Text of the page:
3. Stahlman S, Lyons C, Sullivan PS, et al.. HIV incidence among gay men and other men who have sex with men in 2020: where is the epidemic heading? Sex Health. 2016.
4. Papworth E, Ceesay N, An L, et al.. Epidemiology of HIV among female sex workers, their clients, men who have sex with men and people who inject drugs in West and Central Africa. J Int AIDS Soc. 2013;16(suppl 3):18751.
5. Beyrer C, Baral SD, van Griensven F, et al.. Global epidemiology of HIV infection in men who have sex with men. Lancet. 2012;380:367–377.
6. Baral SD, Grosso A, Holland C, et al.. The epidemiology of HIV among men who have sex with men in countries with generalized HIV epidemics. Curr Opin HIV AIDS. 2014;9:156–167.
7. Baral S, Beyrer C, Muessig K, et al.. Burden of HIV among female sex workers in low-income and middle-income countries: a systematic review and meta-analysis. Lancet Infect Dis. 2012;12:538–549.
8. Murray CJ, Ortblad KF, Guinovart C, et al.. Global, regional, and national incidence and mortality for HIV, tuberculosis, and malaria during 1990–2013: a systematic analysis for the Global Burden of Disease Study 2013. Lancet. 2014;384:1005–1070.
9. Beyrer C, Baral SD, Weir BW, et al.. A call to action for concentrated HIV epidemics. Curr Opin HIV AIDS. 2014;9:95–100.
10. Shannon K, Strathdee SA, Goldenberg SM, et al.. Global epidemiology of HIV among female sex workers: influence of structural determinants. Lancet. 2015;385:55–71.
11. Stahlman S, Beyrer C, Sullivan PS, et al.. Engagement of gay men and other men who have sex with men (MSM) in the response to HIV: a critical step in achieving an AIDS-free generation. AIDS Behav. 2016.
12. Poteat TC, Logie CH, Adams D, et al.. Stigma, sexual health, and human rights among women who have sex with women in Lesotho. Reprod Health Matters. 2015;23:107–116.
13. Baral SD, Ketende S, Mnisi Z, et al.. A cross-sectional assessment of the burden of HIV and associated individual- and structural-level characteristics among men who have sex with men in Swaziland. J Int AIDS Soc. 2013;16(suppl 3):18768.
14. Stahlman S, Grosso A, Ketende S, et al.. Depression and social stigma among MSM in Lesotho: implications for HIV and sexually transmitted infection prevention. AIDS Behav. 2015;19:1460–1469.
15. Risher K, Adams D, Sithole B, et al.. Sexual stigma and discrimination as barriers to seeking appropriate healthcare among men who have sex with men in Swaziland. J Int AIDS Soc. 2013;16(3 suppl 2):18715.
16. Tucker A, Liht J, de Swardt G, et al.. Homophobic stigma, depression, self-efficacy and unprotected anal intercourse for peri-urban township men who have sex with men in Cape Town, South Africa: a cross-sectional association model. AIDS Care. 2014;26:882–889.
17. Schwartz SR, Nowak RG, Orazulike I, et al.. The immediate eff ect of the Same-Sex Marriage Prohibition Act on stigma, discrimination, and engagement on HIV prevention and treatment services in men who have sex with men in Nigeria: analysis of prospective data from the TRUST cohort. Lancet HIV. 2015;2:e299–306.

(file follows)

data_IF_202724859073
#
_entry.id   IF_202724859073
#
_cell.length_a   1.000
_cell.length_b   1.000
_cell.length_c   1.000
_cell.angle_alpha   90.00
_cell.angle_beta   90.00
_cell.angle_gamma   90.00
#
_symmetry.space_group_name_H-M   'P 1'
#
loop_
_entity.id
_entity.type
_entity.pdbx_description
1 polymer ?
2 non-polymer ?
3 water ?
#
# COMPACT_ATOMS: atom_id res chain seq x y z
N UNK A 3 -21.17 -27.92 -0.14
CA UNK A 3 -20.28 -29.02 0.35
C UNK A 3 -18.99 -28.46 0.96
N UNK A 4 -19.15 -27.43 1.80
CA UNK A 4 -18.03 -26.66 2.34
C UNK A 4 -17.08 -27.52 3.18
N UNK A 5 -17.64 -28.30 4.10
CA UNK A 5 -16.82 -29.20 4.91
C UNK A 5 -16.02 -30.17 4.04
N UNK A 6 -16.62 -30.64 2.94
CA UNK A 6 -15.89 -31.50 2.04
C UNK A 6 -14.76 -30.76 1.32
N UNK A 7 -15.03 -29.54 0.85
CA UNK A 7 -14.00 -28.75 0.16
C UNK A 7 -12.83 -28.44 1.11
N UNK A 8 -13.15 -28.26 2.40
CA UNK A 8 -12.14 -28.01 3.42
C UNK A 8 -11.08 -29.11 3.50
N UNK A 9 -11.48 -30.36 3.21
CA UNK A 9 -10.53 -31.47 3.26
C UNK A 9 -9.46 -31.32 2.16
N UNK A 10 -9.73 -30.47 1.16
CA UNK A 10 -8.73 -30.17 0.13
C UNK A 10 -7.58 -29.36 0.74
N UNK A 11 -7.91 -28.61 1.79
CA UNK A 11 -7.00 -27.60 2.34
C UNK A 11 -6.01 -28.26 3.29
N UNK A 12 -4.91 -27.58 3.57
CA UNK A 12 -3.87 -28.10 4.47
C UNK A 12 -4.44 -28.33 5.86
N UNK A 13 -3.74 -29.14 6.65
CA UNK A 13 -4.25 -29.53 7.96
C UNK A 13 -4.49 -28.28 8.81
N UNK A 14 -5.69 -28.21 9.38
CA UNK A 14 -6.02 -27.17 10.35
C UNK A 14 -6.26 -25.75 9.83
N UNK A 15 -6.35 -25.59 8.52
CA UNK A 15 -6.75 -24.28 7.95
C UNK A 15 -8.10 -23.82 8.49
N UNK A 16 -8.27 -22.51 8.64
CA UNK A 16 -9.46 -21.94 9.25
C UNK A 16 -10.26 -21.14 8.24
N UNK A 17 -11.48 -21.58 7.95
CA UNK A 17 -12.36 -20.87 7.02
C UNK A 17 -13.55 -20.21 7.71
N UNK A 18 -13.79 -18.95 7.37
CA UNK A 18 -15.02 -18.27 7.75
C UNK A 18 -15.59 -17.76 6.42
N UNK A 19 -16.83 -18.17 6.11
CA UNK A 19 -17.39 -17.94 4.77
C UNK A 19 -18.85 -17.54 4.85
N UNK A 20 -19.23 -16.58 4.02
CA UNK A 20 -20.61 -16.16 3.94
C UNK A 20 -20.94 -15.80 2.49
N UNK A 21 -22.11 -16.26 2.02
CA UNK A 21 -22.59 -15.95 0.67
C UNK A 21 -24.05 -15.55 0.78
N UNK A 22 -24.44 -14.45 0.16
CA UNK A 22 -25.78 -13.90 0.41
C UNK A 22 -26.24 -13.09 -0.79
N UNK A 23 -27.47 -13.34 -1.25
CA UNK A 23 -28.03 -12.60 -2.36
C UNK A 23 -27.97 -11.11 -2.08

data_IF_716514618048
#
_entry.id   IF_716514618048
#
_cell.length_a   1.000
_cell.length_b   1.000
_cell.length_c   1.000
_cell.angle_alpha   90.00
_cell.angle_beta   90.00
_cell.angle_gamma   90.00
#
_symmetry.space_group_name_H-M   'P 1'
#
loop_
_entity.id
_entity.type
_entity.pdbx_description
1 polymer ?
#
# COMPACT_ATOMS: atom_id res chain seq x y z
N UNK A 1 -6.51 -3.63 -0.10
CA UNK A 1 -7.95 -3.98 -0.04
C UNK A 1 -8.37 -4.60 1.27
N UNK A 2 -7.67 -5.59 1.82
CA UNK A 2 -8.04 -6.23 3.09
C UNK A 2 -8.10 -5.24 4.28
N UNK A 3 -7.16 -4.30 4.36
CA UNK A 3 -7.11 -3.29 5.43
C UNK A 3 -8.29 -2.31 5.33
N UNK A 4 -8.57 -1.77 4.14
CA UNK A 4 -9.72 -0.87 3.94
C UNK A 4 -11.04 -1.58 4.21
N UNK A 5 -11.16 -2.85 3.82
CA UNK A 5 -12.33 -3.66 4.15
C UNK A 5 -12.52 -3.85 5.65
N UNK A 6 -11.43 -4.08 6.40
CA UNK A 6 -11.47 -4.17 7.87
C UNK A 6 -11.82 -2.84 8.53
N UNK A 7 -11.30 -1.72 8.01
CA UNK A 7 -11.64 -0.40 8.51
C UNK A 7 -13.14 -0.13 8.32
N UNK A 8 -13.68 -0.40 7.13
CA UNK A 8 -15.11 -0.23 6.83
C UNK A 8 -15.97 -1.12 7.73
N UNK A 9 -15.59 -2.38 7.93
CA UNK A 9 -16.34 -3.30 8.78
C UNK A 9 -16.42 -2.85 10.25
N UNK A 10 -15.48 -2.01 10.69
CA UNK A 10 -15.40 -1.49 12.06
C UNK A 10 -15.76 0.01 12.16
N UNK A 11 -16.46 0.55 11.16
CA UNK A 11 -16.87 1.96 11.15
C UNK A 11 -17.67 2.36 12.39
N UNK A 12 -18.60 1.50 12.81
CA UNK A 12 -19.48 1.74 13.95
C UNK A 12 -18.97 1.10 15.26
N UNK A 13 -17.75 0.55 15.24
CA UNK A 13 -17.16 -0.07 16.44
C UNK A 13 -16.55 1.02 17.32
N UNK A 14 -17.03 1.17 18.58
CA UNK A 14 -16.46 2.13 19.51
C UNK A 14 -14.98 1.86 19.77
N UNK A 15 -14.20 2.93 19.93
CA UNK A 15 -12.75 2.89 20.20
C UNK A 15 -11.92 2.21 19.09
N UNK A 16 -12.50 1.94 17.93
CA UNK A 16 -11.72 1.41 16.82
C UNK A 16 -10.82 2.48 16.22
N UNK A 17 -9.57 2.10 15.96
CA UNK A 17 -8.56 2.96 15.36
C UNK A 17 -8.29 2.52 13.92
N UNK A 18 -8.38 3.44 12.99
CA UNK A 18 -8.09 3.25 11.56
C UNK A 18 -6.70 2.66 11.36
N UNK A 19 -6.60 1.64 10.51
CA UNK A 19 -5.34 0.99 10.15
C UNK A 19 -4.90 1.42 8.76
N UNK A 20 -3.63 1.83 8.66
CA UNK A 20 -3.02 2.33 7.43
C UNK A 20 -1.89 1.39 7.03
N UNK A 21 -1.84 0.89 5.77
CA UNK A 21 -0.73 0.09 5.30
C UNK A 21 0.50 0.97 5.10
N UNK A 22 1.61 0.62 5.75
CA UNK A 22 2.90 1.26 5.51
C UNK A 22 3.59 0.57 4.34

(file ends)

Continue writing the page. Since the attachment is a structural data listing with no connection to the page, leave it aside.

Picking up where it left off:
18. Fay H, Baral SD, Trapence G, et al.. Stigma, health care access, and HIV knowledge among men who have sex with men in Malawi, Namibia, and Botswana. AIDS Behav. 2011;15:1088–1097.
19. Decker MR, Wirtz AL, Baral SD, et al.. Injection drug use, sexual risk, violence and STI/HIV among Moscow female sex workers. Sex Transm Infect. 2012;88:278–283.
20. Stangl AL, Lloyd JK, Brady LM, et al.. A systematic review of interventions to reduce HIV-related stigma and discrimination from 2002 to 2013: how far have we come? J Int AIDS Soc. 2013;16(3 suppl 2):18734.
21. Baral S, Logie CH, Grosso A, et al.. Modified social ecological model: a tool to guide the assessment of the risks and risk contexts of HIV epidemics. BMC Public Health. 2013;13:482.
22. Babalola S, Van Lith LM, Mallalieu EC, et al.. A framework for health communication across the HIV treatment continuum. J Acquir Immune Defic Syndr. 2017;74(suppl 1):S5–S14.
23. Region WBEAaP. Curriculum for commercial sex workers. In: The Road to Good Health: HIV Prevention in Infrastructure Projects. Washington, DC: The World Bank; 2008.
24. Enda Sante Community Intervention Guide. 2006.
25. USAID and Population Council and PATH's Frontiers in Reproductive Health Program (FRPH) and USAID and Population Councils Tuko Pamoja Adolescent Reproductive Health and Life Skills Curriculum (TPC) Developed in Kenya. Program for Appropriate Technology in Health (PATH), Nairobi, Kenya, 2006. Available at:
26. Catalyst A. Trainer's Supplement: HIV/AIDS: The Rights Framework. In Know it: The Rights Framework: Asia Catalyst; Thailand, 2010. Available at:,%20Asia%20Catalyst%20-%202010.pdf.
27. Institute for Social development studies, & International Center for Research on Women, (2010), Understanding and Challenging HIV Stigma toward Sex Workers and HIV in Vietnam 28-33. Worker's Publishing House: Hanoi, Vietnam; 2010.
28. Anchoring Script and Directions from: Raudebaugh, C. (n.d.). Free Relaxation Script: Anchoring. Self-esteem Relaxation Script and Directions: Raudebaugh, C. (n.d.). Free Relaxation Script: Self-Esteem Relaxation; Inner Health Studio.
29. Beattie TS, Bhattacharjee P, Ramesh BM, et al.. Violence against female sex workers in Karnataka state, South India: impact on health, and reductions in violence following an intervention program. BMC Public Health. 2010;10:476.
30. Cuzick J. A Wilcoxon-type test for trend. Stat Med. 1985;4:87–90.
31. Decker MR, Lyons C, Billong SC, et al.. Gender-based violence against female sex workers in Cameroon: prevalence and associations with sexual HIV risk and access to health services and justice. Sex Transm Infect. 2016.
32. van der Elst EM, Smith AD, Gichuru E, et al.. Men who have sex with men sensitivity training reduces homoprejudice and increases knowledge among Kenyan healthcare providers in coastal Kenya. J Int AIDS Soc. 2013;16(suppl 3):18748.
33. Girault P, Green K, Clement NF, et al.. Piloting a social networks strategy to increase HIV testing and counseling among men who have sex with men in greater Accra and Ashanti region, Ghana. AIDS Behav. 2015;19:1990–2000.
34. Odeny TA, Padian N, Doherty MC, et al.. Definitions of implementation science in HIV/AIDS. Lancet HIV. 2015;2:e178–180.

stigma; HIV; interventions; key populations; Senegal

Copyright © 2017 Wolters Kluwer Health, Inc. All rights reserved.